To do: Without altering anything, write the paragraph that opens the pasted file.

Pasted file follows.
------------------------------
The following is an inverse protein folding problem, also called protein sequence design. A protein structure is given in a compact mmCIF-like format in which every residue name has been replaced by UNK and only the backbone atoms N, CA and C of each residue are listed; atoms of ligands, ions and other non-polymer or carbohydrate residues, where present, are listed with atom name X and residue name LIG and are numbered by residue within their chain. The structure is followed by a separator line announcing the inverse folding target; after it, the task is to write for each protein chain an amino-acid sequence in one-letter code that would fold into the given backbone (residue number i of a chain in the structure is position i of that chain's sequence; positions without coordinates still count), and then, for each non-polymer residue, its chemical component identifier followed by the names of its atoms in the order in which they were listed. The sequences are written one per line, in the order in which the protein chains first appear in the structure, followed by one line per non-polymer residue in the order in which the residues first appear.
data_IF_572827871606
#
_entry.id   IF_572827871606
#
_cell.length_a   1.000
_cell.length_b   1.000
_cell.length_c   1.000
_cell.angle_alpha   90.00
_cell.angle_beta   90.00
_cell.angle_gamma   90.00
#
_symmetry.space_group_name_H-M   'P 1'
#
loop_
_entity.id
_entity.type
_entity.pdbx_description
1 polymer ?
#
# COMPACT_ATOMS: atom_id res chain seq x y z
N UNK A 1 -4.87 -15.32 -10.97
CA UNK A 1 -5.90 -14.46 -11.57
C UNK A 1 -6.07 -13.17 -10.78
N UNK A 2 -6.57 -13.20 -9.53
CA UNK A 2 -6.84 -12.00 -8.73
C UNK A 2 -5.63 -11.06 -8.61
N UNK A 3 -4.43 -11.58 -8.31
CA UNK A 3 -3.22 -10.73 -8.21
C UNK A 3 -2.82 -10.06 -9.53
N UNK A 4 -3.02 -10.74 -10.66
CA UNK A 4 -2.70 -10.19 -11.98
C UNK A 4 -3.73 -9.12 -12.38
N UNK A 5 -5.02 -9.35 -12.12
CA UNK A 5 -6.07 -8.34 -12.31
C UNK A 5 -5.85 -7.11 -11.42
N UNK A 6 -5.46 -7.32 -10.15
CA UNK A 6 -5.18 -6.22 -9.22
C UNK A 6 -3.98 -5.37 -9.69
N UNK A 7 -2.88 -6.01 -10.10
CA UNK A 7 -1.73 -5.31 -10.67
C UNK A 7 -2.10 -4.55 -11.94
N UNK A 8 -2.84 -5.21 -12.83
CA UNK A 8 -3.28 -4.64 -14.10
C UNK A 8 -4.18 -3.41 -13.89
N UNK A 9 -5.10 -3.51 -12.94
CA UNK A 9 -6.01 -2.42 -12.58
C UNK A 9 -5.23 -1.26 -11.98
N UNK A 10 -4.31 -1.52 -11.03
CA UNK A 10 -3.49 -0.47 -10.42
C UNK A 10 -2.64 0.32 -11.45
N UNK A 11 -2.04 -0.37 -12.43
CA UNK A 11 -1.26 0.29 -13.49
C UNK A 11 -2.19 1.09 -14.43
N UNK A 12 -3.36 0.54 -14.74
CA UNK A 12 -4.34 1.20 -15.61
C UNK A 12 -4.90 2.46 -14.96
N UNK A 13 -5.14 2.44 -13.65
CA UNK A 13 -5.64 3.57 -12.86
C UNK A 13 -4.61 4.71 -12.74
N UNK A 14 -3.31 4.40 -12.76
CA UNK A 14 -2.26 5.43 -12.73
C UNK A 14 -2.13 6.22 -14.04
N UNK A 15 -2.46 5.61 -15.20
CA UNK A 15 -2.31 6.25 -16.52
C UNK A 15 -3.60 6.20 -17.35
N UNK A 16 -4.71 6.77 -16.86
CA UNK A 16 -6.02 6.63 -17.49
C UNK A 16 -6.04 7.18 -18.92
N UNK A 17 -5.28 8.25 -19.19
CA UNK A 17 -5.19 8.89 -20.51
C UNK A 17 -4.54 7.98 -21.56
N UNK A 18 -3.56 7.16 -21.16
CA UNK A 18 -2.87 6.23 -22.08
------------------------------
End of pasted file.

The following is an inverse protein folding problem, also called protein sequence design. A protein structure is given in a compact mmCIF-like format in which every residue name has been replaced by UNK and only the backbone atoms N, CA and C of each residue are listed; atoms of ligands, ions and other non-polymer or carbohydrate residues, where present, are listed with atom name X and residue name LIG and are numbered by residue within their chain. The structure is followed by a separator line announcing the inverse folding target; after it, the task is to write for each protein chain an amino-acid sequence in one-letter code that would fold into the given backbone (residue number i of a chain in the structure is position i of that chain's sequence; positions without coordinates still count), and then, for each non-polymer residue, its chemical component identifier followed by the names of its atoms in the order in which they were listed. The sequences are written one per line, in the order in which the protein chains first appear in the structure, followed by one line per non-polymer residue in the order in which the residues first appear.